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Kumar Birla not to raise stake in Nuvo

Kumar Birla not to raise stake in Nuvo
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First Published: Sun, Apr 12 2009. 11 51 PM IST

Choppy markets: A 60% drop in the stock has made converting warrants into equity unviable for Kumar Mangalam Birla. Bloomberg
Choppy markets: A 60% drop in the stock has made converting warrants into equity unviable for Kumar Mangalam Birla. Bloomberg
Updated: Sun, Apr 12 2009. 11 51 PM IST
Mumbai: Kumar Mangalam Birla, chairman of the Aditya Birla group, has decided not to convert preferential warrants worth Rs4,000 crore in the group’s fertilizers-to-financial services subsidiary, Aditya Birla Nuvo Ltd, after around a 60% drop in the stock since allotment, two group executives familiar with the development said.
Choppy markets: A 60% drop in the stock has made converting warrants into equity unviable for Kumar Mangalam Birla. Bloomberg
The company now has to hunt for alternative sources of funds in a cash-starved market for expanding its business.
Birla had decided to buy the preferential warrants for two reasons. The group’s five financial services businesses—especially life insurance—needed a large amount of capital to expand. He also wanted to raise his stake in Aditya Birla Nuvo to 49% from 42%.
Aditya Birla Nuvo had allotted 20.5 million preferential warrants to Birla in April 2008, at a conversion price of Rs1,997.45 a share with a face value of Rs10—to raise at least Rs4,000 crore. The warrants are due for conversion in September.
Birla initially paid Rs400 crore on subscribing to the warrants, in accordance with a regulatory requirement under which the warrant holder has to pay 10% of the issue’s worth upfront.
Aditya Birla Nuvo shares have lost at least 60% of their value since allotment. On Thursday, the shares closed at Rs511.75 on the Bombay Stock Exchange. The bourses were closed the next day on account of Good Friday.
A spokeswoman for the Aditya Birla group declined comment, but one of the two executives familiar with the matter said last week, “We have been communicated (information) that Birla will not subscribe to the remaining preferential warrants.”
The two executives head different businesses at the group and are members of the Aditya Birla Management Corp. Ltd, the group’s think tank that takes critical decisions in terms of investments, strategy, mergers and acquisitions.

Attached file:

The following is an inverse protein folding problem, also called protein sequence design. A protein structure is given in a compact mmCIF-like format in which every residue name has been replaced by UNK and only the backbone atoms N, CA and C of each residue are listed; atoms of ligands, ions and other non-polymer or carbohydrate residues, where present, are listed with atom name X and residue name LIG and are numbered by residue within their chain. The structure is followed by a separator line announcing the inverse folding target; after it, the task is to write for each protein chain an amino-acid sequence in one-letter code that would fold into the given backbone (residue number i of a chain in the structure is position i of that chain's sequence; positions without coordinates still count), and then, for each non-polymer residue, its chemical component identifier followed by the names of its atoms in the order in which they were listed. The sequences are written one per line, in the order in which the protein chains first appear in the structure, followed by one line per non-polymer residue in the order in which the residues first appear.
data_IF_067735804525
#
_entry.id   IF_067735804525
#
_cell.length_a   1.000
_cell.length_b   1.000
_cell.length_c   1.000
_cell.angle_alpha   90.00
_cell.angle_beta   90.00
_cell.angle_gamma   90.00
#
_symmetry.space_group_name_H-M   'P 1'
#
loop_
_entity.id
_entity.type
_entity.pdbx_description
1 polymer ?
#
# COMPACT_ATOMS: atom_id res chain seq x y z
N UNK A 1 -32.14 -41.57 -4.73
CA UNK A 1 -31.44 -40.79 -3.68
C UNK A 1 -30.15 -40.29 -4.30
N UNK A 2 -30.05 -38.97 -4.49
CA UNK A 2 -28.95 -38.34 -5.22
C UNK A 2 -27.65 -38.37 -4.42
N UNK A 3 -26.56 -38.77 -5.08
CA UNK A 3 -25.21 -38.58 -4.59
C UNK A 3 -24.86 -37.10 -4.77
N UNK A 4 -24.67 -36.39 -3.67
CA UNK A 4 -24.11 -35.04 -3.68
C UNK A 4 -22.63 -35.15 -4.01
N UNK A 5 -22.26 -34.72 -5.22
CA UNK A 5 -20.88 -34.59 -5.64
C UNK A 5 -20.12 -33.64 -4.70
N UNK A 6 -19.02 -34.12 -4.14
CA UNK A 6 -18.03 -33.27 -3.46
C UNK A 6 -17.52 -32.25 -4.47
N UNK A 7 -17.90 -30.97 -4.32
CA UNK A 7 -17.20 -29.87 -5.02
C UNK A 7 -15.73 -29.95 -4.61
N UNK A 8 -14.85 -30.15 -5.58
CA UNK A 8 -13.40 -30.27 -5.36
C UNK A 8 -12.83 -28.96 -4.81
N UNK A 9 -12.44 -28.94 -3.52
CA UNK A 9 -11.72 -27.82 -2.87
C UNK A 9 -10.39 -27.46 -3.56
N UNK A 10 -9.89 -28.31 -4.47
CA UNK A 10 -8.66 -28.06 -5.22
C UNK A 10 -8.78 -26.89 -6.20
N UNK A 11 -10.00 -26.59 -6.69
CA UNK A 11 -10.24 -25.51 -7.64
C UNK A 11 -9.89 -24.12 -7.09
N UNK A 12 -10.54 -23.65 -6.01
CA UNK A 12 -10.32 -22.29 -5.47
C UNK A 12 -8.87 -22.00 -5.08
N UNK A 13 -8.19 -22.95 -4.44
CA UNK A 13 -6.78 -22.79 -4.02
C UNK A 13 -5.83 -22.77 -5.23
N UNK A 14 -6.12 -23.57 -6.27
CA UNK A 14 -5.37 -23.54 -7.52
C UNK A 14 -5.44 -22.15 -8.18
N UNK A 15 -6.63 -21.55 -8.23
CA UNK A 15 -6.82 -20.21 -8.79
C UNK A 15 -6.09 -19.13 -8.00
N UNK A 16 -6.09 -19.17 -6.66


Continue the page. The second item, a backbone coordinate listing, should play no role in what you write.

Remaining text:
“A lot of thinking has gone into this conversion of warrants and it does not make any sense to invest the balance amount at such a high price. Our chairman can buy shares from the market at a much lower price,” said the second executive on Thursday. “We are quite committed to put in fresh capital and will find a way out.”
According to the executives, the group is yet to finalize an alternative option for infusing fresh capital, but they indicated it could be a combination of debt and equity funding.
Ajay Srinivasan, managing director of the company’s financial services business, had told investors on 29 January that Birla Sun Life Insurance Co. Ltd’s profit in 2007-08 had surged to Rs445 crore from Rs139 crore the previous year, and needed Rs1,000 crore annually till 2010-11.
According to him, the company has quadrupled its branches and has 115,000 direct selling agents. On the warrants, he told Mint, “It’s for the promoters to decide on the preferential warrants.”
The company is seeking to raise some money by selling assets that are not central to its business.
The Economic Times reported on Friday that private equity fund 3i Group Plc. is the lone bidder for the group’s insulator business, Birla NGK Insulators Pvt. Ltd.
Equity warrants are used by promoters to raise their stake at a future date. A warrant is a security that entitles the holder to buy a company’s stock at a price that’s usually higher than the stock price at the time of issue. Companies issue warrants to enhance the future value of their stock to the people holding it.
The capital market regulator, Securities and Exchange Board of India, or Sebi, has allowed Indian companies and promoters to raise their stake in group firms by converting preferential warrants into shares. Warrant holders have to pay for 10% of the warrants upfront and the remaining in 18 months from the date of allotment.
In February, Sebi raised the upfront payment requirement to 25%.
This is not the first time that an Aditya Birla group company has decided against converting its preferential warrants.
IGH Holdings Pvt. Ltd, a privately held group company that owns 7.2% of India’s largest aluminium maker Hindalco Industries Ltd, said previously that it would not convert its eight million preferential warrants into equity at Rs146 a share, as the company had raised Rs5,047.7 crore in October at Rs96 a share. Kumar Mangalam Birla had subscribed to 50% of the unsold shares and the promoters raised their stake in the firm to 37% from 31.43% through the secondary offer.
In recent months, several other Indian companies and promoters have shunned preferential warrants as prices of shares have fallen below the conversion prices.
However, Mukesh Ambani, chairman of Reliance Industries Ltd, converted 120 million such warrants into equity shares in October, raising his stake in the country’s most valuable company to 51.87%.
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First Published: Sun, Apr 12 2009. 11 51 PM IST